Thursday, June 14, 2012

A Straightforward Account

If you've ever wondered why Haiti seems to be such as desperately poor nation, Laurent Dubois' history, Haiti:  The Aftershocks of History, will tell you why.  Dubois is clearly a sympathetic chronicler of Haiti's long, tortured road from slavery to free republic.  He fully recognizes the significance of black slaves overthrowing their French colonial masters even as he acknowledges the class divide between a small elite and the largely uneducated masses, divide that retarded progress for much of the nation's history.  He explains how Haiti came to owe a crushing foreign debt France and the US that profited few Haitians and many international bankers. 

Dubois is especially cognizant of the extent to which the former slaves, who were largely denigrated by elite, were able to create a sustainable economic system based on independent land ownership that strongly resisted any attempt to coerce them into any form of wage slavery.  At least until the US Marines occupied Haiti from 1914 to  1934.  The Americans managed to weaken and dismantle this system--something generations of Haitian leaders could never accomplish--and make Haiti, if not safe for foreign capital, certainly far more vulnerable than during its first hundred years of nationhood.  By the 1950's Haiti was ripe for the cult of personality created by Francois Duvalier.  And we all know how that turned out.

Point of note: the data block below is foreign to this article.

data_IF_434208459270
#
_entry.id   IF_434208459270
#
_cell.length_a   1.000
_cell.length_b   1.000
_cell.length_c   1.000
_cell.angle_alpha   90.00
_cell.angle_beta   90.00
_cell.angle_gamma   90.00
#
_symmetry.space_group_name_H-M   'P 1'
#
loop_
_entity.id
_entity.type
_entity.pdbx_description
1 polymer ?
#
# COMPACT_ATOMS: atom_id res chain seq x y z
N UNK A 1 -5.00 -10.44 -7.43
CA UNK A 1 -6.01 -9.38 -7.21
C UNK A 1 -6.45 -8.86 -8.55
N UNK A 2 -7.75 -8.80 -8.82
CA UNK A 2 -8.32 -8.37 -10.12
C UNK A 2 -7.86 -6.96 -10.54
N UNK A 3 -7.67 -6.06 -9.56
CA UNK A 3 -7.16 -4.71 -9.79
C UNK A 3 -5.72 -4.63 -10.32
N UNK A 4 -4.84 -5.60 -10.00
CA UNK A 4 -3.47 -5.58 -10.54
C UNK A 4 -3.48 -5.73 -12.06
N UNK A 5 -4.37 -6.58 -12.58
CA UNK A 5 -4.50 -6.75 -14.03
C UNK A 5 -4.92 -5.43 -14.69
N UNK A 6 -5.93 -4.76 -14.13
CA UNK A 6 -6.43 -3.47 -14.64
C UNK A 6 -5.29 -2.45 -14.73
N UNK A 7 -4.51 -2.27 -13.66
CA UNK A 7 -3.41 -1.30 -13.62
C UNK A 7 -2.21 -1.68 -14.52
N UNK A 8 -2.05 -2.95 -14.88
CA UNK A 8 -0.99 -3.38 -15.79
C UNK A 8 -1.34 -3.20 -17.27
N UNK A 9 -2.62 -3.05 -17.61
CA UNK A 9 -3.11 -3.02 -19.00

Dubois' keen understanding of Haitian culture is especially evident in his description of Americans' view of zombies:
...[M]aking zombies into generic horror-film monsters...obscured the fact that in Haitian folklore, the zonbi is a powerful symbol with a specific, haunting point of reference.  It is a person devoid of all agency, under the complete control of a master:  that is, a slave.  Sometimes the term is used as an insult--to this day, independent farmers in Haiti might call wage workers zonbi, insisting that to sell your labor is to sell your freedom... [T]he American zombie cliches...have function[ed] as a kind of intellectual sorcery.  They took a religion developed in order to survive and resist slavery--one that had served as a central pillar in the counter-plantation system--and transformed it into nothing more than a sign of barbarism, further proof that he country would never progress unless it was guided and controlled by foreign whites.
That pretty much says it all.

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